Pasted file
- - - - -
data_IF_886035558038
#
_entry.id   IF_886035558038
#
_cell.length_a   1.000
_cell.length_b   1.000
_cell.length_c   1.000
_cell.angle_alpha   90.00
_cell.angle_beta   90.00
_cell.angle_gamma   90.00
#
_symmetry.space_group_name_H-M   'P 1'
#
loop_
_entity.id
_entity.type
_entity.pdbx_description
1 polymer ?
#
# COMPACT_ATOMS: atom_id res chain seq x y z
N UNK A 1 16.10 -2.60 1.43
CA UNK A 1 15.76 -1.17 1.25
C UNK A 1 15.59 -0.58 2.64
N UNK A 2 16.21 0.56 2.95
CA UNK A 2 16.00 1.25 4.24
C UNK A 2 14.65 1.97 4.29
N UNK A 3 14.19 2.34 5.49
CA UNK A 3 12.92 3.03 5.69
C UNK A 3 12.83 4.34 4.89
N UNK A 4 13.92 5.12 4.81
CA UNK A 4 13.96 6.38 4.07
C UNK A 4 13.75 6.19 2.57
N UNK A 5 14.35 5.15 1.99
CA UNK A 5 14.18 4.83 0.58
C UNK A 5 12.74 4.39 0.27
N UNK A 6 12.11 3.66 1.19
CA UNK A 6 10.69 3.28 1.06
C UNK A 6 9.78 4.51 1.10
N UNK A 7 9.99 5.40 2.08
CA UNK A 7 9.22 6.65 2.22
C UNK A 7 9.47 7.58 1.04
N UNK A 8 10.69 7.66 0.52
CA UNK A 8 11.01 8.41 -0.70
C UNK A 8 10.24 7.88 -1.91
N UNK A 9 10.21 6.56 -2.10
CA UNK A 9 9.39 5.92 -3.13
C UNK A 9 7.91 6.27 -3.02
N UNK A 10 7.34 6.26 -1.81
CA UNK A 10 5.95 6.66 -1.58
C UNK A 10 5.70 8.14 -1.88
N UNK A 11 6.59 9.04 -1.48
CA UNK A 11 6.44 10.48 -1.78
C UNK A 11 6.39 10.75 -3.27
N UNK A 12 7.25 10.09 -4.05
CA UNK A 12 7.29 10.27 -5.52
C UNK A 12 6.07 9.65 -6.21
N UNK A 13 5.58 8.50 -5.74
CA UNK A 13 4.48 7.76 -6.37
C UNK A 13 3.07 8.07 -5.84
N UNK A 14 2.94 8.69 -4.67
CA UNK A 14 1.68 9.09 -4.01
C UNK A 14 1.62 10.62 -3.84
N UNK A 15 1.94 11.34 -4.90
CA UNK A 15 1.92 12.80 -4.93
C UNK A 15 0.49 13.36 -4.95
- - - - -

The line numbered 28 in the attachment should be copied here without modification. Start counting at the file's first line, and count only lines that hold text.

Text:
CA UNK A 3 12.92 3.03 5.69